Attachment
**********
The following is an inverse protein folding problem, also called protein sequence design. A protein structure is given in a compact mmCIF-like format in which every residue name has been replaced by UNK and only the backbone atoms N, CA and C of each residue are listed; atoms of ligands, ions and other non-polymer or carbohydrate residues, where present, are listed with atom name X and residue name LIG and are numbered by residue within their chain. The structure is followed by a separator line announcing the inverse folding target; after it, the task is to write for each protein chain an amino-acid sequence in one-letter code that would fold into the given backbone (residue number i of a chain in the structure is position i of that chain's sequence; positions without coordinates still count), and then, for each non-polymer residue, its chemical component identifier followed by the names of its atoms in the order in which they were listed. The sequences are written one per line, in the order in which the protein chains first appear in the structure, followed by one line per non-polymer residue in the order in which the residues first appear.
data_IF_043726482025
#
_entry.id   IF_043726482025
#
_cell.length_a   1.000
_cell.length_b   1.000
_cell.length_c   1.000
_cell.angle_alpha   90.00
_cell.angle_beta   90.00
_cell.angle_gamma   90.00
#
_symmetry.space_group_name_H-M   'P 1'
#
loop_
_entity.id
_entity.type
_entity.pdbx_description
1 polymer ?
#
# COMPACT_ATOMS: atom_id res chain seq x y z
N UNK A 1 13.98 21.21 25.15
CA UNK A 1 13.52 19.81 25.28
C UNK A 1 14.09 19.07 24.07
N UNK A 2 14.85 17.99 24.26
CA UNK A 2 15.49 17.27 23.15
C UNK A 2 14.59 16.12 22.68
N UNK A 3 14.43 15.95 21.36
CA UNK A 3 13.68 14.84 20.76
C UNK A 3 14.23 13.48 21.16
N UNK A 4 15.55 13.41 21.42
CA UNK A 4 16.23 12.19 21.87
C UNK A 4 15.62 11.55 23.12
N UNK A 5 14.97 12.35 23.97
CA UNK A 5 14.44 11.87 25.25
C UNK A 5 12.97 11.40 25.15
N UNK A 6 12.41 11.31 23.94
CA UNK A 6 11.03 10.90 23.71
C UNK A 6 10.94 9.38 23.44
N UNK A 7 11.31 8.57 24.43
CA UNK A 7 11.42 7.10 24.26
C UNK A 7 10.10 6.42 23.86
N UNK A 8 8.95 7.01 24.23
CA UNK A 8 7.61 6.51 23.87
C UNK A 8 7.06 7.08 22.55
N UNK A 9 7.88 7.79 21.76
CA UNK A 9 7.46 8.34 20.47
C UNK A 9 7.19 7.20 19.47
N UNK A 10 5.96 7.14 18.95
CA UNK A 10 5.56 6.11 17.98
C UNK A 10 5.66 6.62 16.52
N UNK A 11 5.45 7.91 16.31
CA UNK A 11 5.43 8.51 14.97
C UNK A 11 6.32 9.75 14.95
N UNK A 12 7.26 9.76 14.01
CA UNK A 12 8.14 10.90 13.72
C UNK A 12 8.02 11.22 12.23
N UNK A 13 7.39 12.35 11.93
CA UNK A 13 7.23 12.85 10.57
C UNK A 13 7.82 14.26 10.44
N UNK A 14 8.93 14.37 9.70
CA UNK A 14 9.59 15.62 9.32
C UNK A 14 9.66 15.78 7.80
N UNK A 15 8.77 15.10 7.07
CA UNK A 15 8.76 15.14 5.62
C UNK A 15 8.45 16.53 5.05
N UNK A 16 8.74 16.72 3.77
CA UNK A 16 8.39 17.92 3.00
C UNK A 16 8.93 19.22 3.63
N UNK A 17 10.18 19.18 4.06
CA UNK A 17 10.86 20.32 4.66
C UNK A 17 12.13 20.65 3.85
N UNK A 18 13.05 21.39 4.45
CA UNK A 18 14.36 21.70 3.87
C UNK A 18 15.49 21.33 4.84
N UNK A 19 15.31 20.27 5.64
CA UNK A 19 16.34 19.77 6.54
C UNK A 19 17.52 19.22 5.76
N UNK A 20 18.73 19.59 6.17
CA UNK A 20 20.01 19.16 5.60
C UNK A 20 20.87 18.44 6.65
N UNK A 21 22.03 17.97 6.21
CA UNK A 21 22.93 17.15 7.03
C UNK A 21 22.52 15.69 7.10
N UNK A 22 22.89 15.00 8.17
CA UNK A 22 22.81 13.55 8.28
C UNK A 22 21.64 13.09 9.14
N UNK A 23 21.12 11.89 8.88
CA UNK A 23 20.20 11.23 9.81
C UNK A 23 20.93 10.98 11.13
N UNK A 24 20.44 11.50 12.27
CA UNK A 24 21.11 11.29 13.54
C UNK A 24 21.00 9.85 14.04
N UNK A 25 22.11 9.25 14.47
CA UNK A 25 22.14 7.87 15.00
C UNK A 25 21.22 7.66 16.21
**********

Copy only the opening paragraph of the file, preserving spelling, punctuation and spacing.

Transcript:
The following is an inverse protein folding problem, also called protein sequence design. A protein structure is given in a compact mmCIF-like format in which every residue name has been replaced by UNK and only the backbone atoms N, CA and C of each residue are listed; atoms of ligands, ions and other non-polymer or carbohydrate residues, where present, are listed with atom name X and residue name LIG and are numbered by residue within their chain. The structure is followed by a separator line announcing the inverse folding target; after it, the task is to write for each protein chain an amino-acid sequence in one-letter code that would fold into the given backbone (residue number i of a chain in the structure is position i of that chain's sequence; positions without coordinates still count), and then, for each non-polymer residue, its chemical component identifier followed by the names of its atoms in the order in which they were listed. The sequences are written one per line, in the order in which the protein chains first appear in the structure, followed by one line per non-polymer residue in the order in which the residues first appear.